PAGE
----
The ISO should assist the various offices of the University that have access to CFI to identify and reasonably foresee internal and external risks to the security of CFI. University Offices likely to be affected are the University Bursar, the Registrar's Office, the Admissions Office, the Student Financial Aid Office, Graduate Studies, the Office of Residence Services, and the University Center for International Education, Career Services and CaTS. Further, the ISO should (1) evaluate the effectiveness of the current safeguards for controlling these risks; (2) regularly monitor and test the Plan; and (3) design and implement any necessary changes to the Plan. The ISO should also work with other relevant Schools and Departments to identify third-party providers who have access to CFI so that the University secures contracts with those third party providers to ensure the protection of CFI.
Identification of Risks and Risk Assessments
Each University department or office that handles or maintains CFI is responsible for identifying the type and form of the CFI within their departments or offices and taking appropriate measures to mitigate those risks. Examples of relevant areas to be considered when assessing the risks of unauthorized customer information disclosures includes, but is not limited to:
- Unauthorized access to CFI by employees, third-parties or through requests
- Compromised system security as a result of "hacking" or other unauthorized access
- Failure to properly protect passwords (e.g. posting passwords in publicly viewable places)
- Interception of data during transmission
- Physical loss of data in a disaster
- Corruption of data or systems
- Paper forms containing CFI that are not restricted to authorized employees
- Paper forms and computer systems vulnerable to break-in after hours
- Paper forms and computer systems left unattended during business hours, and
- Errors introduced into the system by authorized or unauthorized persons
The University recognizes that this may not be a complete list of the risks associated with the protection of CFI. Since technology growth is not static, new risks are created regularly. Accordingly, the ISO will monitor for the development of new risks.
Implementation of Policy
Wright State University's Safeguarding Program has six key components:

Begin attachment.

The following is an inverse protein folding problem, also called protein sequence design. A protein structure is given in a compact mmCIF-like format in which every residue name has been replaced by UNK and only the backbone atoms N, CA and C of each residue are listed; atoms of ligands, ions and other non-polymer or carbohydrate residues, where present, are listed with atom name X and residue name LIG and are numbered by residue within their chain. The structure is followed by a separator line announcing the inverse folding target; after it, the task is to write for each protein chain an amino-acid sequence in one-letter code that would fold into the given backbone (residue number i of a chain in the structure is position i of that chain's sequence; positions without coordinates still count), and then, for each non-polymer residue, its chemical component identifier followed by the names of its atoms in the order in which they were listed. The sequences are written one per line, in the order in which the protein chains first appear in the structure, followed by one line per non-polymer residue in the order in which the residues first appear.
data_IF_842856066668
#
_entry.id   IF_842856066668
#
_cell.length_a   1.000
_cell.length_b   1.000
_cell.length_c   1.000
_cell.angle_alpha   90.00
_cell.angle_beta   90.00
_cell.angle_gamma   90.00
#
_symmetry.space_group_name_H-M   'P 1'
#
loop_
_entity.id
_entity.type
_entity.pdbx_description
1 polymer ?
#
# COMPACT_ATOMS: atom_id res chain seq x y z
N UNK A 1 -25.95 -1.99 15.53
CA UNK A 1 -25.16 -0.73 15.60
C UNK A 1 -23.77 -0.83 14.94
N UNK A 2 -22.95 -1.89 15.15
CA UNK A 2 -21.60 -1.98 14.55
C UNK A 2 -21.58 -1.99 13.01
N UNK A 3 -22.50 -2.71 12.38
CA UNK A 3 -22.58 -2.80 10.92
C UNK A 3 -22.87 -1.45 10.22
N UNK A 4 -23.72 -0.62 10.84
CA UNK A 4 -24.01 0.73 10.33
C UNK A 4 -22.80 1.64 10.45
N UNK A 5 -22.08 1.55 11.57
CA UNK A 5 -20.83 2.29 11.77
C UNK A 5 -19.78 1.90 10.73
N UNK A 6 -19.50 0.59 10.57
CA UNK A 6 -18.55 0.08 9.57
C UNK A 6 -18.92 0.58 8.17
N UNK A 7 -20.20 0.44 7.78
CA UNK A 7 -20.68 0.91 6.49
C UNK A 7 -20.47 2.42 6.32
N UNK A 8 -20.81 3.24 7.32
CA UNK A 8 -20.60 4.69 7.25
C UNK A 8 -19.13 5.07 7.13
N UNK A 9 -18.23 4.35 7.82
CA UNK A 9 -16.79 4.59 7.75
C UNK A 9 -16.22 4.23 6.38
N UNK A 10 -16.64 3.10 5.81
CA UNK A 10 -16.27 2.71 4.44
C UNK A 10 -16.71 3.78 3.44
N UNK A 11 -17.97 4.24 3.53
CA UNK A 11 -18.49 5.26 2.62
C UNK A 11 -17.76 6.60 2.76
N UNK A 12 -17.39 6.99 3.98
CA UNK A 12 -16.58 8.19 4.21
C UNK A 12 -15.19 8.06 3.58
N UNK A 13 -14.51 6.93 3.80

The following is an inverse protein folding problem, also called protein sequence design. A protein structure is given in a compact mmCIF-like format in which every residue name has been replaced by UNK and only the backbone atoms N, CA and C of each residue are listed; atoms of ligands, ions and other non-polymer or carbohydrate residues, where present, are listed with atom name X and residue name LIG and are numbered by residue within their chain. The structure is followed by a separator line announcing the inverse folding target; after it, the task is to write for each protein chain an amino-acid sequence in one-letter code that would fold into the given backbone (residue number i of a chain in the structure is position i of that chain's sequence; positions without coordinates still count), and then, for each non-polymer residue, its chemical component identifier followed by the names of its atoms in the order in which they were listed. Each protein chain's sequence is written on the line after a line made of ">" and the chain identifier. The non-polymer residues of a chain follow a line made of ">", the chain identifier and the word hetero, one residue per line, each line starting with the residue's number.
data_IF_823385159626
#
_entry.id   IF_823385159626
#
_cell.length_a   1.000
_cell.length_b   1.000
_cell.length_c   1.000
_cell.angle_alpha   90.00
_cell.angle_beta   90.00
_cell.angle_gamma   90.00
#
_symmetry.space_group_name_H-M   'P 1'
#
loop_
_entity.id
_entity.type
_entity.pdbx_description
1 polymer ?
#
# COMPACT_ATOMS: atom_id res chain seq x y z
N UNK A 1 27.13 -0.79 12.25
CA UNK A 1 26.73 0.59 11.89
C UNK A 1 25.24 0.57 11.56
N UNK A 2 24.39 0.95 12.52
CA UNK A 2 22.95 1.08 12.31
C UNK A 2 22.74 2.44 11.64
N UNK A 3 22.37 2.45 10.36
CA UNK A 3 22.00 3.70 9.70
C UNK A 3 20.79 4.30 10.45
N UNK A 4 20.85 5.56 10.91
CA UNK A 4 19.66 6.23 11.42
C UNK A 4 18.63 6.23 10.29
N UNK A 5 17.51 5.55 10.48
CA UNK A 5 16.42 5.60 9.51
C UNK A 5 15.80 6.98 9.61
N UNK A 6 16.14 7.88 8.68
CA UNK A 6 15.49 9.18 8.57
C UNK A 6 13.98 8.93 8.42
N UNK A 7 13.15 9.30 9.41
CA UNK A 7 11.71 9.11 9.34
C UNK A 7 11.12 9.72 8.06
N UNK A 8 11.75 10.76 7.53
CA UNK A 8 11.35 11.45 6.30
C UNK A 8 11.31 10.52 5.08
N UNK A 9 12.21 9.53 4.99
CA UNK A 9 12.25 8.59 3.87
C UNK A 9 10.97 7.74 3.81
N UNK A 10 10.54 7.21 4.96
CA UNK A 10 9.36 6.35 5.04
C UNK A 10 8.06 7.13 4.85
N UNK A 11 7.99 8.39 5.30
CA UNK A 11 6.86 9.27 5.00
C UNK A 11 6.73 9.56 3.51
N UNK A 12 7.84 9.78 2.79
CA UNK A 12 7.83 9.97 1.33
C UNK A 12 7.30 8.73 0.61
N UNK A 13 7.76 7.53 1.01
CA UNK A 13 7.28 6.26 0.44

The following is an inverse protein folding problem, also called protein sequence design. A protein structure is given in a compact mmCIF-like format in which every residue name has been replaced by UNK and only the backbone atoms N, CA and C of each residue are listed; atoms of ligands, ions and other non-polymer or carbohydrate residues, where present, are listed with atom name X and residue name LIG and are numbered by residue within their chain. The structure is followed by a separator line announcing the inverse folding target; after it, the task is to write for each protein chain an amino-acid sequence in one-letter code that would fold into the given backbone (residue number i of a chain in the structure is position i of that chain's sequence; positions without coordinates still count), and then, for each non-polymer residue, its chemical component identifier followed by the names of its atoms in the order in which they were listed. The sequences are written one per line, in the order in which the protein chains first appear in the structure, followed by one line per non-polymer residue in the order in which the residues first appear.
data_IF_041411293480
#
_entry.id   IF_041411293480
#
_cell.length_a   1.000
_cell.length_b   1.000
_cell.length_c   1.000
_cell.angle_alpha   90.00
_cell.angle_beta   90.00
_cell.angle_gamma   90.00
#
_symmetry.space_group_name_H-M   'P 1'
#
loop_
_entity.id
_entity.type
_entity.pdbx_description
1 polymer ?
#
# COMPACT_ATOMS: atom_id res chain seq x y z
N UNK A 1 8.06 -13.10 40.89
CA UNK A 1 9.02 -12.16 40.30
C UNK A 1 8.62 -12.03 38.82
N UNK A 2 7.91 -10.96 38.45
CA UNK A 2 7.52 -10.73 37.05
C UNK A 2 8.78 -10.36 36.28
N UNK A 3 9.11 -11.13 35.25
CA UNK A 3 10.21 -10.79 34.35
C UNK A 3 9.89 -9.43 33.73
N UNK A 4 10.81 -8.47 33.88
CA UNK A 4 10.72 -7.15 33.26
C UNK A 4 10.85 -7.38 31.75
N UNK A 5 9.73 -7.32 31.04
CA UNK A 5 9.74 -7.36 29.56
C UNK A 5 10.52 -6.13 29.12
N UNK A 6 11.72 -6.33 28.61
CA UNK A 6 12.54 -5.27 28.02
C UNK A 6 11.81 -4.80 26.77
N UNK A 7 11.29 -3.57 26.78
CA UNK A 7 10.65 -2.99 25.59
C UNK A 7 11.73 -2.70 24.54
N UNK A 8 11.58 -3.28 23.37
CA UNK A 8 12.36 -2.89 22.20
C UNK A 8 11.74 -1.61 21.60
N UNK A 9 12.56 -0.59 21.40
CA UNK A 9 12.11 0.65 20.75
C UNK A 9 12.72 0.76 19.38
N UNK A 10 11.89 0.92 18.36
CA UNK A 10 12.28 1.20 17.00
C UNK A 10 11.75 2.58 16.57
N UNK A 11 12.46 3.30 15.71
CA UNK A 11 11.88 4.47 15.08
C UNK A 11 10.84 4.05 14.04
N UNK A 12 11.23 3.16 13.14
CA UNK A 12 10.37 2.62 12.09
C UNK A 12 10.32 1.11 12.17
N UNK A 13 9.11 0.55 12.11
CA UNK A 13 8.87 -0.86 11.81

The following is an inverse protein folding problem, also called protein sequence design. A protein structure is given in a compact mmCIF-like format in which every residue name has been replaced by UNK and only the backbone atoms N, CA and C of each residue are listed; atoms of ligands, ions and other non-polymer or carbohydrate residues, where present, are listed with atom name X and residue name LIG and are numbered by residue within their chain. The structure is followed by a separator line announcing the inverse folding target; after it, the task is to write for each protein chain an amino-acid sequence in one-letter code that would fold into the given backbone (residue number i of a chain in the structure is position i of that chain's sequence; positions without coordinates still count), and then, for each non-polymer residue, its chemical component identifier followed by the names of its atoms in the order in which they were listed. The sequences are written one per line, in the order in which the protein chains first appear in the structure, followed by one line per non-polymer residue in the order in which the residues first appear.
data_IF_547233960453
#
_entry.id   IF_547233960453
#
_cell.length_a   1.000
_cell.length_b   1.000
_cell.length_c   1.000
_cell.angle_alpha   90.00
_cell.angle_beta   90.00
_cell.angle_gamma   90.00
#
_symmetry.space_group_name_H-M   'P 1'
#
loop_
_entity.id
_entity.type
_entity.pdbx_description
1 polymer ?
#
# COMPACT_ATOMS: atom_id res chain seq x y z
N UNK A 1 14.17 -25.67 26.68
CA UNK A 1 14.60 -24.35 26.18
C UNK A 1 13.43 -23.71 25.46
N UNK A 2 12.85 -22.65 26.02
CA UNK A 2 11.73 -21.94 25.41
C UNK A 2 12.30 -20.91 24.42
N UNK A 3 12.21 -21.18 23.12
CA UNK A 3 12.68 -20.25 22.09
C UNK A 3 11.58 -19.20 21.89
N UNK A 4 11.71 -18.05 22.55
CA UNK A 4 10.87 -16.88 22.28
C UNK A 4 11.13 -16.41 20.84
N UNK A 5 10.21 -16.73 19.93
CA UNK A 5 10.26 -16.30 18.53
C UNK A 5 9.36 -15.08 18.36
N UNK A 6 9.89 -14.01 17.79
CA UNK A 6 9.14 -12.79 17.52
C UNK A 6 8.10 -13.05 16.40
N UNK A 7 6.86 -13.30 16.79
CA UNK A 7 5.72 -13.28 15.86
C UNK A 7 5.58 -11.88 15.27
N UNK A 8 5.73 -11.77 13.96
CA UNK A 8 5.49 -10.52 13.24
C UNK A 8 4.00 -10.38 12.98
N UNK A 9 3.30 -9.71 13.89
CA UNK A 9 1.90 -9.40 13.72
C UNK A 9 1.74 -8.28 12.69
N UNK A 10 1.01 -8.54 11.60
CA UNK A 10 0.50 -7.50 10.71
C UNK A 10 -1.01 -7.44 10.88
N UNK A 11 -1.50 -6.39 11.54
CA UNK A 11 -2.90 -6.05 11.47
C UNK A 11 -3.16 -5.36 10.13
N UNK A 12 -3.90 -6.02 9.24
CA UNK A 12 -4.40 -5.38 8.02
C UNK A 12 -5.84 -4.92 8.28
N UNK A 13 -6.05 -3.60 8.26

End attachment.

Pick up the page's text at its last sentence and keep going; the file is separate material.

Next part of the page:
- Employee Training and Management
- Information System Security
- Detecting, Preventing and Responding to Attacks, Intrusions and Other System Failures
- Physical Security of Paper Records
- Disposal of Records
- Oversight of Service Providers and Contracts
Employee Training and Management
All University employees that will have access to CFI shall receive proper training on the importance of confidentiality of certain records, such as student records, student financial information, credit card numbers, credit checks, bank accounts, tax records and any other CFI maintained by the University, and the proper storage of CFI materials. All University employees with access to computers shall be trained in the proper use of CFI and the use of passwords to prevent the transmission or communication of CFI to unauthorized persons. Protecting Financial Privacy in the New Millenium Training Module.
Information System Security
Access to CFI through the University's computer network shall be limited to those University employees who have a valid legitimate reason to have such information. All CFI that may be accessed through the University's computer network shall be protected by, and each University employee that needs to have access to CFI shall be assigned, a user name and password. Such user names and passwords shall expire periodically and shall not be posted in public spaces. The University will take all reasonable and appropriate steps consistent with current technological development to ensure that all CFI remains secure.
Information systems include network and software design, information processing, storage, transmission, retrieval, and disposal.
Network and software systems will reasonably limit the risk of unauthorized access to covered data.
Safeguards for information processing, storage, transmission, retrieval and disposal may include: